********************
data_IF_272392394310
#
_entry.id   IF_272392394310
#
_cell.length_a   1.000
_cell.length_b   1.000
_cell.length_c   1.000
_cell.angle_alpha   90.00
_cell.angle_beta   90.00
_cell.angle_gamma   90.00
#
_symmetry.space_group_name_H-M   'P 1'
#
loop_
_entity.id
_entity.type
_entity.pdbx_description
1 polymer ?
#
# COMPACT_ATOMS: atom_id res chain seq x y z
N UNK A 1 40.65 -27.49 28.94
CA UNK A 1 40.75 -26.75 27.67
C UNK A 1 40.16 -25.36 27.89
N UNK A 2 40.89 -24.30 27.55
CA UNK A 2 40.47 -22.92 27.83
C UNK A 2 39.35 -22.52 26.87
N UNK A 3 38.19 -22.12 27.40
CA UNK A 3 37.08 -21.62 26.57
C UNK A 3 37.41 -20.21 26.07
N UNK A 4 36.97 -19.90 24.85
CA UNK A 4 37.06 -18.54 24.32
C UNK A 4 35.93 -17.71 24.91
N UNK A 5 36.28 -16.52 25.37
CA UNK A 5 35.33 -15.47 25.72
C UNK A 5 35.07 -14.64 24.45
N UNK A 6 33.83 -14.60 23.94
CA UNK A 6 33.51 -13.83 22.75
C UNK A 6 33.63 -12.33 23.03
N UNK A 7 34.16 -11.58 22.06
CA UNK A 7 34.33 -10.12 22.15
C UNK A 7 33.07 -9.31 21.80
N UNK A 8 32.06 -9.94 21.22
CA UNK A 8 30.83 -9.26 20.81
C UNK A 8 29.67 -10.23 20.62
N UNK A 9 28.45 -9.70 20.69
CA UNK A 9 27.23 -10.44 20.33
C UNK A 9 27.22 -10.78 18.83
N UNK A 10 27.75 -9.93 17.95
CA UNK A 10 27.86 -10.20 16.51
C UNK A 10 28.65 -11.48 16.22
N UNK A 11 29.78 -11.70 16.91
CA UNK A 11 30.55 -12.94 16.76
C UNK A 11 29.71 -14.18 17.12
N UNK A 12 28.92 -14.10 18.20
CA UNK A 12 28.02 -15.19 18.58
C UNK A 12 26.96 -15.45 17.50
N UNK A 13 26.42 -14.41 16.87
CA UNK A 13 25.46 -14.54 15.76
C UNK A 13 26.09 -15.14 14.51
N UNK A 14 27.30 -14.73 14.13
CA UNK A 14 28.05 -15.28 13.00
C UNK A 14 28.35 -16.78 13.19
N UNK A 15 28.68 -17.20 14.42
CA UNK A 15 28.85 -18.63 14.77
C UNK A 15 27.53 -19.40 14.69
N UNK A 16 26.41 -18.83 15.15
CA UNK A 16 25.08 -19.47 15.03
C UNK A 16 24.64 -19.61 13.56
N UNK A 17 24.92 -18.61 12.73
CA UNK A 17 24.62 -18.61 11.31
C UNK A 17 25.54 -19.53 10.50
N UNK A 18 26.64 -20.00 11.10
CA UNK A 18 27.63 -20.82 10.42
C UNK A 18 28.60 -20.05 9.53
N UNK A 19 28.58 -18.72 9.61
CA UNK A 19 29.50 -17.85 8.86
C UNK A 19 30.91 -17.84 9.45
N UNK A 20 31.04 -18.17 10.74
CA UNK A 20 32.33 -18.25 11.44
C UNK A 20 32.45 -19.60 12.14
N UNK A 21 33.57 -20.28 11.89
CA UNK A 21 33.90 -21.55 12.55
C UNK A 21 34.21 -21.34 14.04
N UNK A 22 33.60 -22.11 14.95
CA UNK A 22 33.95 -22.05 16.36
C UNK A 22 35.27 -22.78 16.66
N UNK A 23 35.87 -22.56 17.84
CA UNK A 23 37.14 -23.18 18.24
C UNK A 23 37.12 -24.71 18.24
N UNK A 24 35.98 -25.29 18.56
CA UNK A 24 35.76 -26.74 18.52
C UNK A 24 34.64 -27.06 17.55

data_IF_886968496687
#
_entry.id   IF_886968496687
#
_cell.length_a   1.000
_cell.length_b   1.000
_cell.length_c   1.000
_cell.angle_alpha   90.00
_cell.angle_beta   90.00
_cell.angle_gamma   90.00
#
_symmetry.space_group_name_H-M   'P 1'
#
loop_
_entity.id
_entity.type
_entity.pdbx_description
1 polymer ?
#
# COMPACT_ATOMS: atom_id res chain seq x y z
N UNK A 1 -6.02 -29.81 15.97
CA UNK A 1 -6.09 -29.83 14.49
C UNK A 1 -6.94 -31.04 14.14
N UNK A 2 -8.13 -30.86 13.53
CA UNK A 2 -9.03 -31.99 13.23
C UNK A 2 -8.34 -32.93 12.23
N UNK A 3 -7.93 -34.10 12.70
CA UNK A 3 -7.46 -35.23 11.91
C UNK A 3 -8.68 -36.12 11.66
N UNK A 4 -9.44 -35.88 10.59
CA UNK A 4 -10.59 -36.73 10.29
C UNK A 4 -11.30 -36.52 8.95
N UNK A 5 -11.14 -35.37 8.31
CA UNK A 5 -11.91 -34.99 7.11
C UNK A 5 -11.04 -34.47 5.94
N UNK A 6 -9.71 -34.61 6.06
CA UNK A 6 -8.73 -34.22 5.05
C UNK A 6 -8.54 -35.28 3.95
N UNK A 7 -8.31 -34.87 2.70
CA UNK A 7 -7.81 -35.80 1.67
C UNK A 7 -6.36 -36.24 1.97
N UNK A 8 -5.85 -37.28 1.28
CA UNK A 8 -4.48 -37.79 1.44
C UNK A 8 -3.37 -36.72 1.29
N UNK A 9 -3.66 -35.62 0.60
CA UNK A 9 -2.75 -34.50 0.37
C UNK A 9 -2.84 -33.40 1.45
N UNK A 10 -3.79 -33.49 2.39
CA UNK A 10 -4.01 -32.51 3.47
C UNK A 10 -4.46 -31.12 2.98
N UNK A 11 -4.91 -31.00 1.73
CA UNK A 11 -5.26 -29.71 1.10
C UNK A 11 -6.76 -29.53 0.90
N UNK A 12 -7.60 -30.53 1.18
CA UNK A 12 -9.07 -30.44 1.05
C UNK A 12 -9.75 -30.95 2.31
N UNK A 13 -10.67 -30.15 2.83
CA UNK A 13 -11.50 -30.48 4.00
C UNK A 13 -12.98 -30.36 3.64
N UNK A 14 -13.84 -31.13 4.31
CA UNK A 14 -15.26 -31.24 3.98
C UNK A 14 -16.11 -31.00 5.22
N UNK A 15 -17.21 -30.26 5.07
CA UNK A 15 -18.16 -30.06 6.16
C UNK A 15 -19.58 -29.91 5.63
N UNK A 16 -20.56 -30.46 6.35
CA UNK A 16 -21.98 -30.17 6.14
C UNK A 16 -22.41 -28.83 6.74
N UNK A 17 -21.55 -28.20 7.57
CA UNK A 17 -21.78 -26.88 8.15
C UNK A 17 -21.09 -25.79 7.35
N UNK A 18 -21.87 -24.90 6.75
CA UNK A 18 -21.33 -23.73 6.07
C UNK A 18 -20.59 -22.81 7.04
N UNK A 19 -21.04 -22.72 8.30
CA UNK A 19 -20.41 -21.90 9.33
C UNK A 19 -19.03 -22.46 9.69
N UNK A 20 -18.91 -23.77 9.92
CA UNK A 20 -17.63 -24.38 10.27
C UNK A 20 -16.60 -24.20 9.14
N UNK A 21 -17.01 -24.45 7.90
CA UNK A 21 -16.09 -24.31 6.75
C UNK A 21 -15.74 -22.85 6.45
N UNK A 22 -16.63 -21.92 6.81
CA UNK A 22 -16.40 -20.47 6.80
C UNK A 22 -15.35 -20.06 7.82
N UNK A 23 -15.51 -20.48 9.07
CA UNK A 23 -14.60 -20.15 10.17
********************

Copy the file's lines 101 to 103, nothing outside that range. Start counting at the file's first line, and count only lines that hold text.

_cell.angle_beta   90.00
_cell.angle_gamma   90.00
#